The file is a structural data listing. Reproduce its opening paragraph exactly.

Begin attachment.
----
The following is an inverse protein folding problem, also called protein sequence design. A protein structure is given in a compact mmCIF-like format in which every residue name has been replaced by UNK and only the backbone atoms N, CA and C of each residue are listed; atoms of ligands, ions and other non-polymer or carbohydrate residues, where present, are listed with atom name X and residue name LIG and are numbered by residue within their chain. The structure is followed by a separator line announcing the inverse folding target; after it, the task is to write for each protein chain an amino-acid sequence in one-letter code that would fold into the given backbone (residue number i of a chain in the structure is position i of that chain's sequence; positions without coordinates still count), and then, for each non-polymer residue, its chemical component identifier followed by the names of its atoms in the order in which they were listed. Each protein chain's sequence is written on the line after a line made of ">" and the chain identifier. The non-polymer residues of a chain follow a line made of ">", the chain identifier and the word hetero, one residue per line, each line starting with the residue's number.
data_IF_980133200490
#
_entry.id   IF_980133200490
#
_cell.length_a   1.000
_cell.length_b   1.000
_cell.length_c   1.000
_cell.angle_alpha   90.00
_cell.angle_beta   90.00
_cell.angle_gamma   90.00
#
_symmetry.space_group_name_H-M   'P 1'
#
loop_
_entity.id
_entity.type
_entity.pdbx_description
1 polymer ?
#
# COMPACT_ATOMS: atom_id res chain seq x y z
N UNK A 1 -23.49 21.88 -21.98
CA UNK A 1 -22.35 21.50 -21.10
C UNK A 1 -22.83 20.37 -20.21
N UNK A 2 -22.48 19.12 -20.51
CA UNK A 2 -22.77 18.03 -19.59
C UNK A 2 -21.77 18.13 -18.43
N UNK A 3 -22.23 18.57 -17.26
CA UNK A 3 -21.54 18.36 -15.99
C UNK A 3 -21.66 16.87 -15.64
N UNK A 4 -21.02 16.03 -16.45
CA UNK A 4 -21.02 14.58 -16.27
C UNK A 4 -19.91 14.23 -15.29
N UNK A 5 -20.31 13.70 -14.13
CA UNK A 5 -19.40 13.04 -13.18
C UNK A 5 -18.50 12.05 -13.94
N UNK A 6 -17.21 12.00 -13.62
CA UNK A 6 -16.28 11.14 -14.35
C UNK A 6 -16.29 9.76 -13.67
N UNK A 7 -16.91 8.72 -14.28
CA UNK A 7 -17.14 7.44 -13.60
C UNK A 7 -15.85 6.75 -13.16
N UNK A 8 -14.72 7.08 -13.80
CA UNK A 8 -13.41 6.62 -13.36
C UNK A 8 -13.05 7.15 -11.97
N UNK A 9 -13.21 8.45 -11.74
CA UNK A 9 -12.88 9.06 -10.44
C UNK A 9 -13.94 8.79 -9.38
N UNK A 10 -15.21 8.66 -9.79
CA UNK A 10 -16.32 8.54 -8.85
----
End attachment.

The following is an inverse protein folding problem, also called protein sequence design. A protein structure is given in a compact mmCIF-like format in which every residue name has been replaced by UNK and only the backbone atoms N, CA and C of each residue are listed; atoms of ligands, ions and other non-polymer or carbohydrate residues, where present, are listed with atom name X and residue name LIG and are numbered by residue within their chain. The structure is followed by a separator line announcing the inverse folding target; after it, the task is to write for each protein chain an amino-acid sequence in one-letter code that would fold into the given backbone (residue number i of a chain in the structure is position i of that chain's sequence; positions without coordinates still count), and then, for each non-polymer residue, its chemical component identifier followed by the names of its atoms in the order in which they were listed. Each protein chain's sequence is written on the line after a line made of ">" and the chain identifier. The non-polymer residues of a chain follow a line made of ">", the chain identifier and the word hetero, one residue per line, each line starting with the residue's number.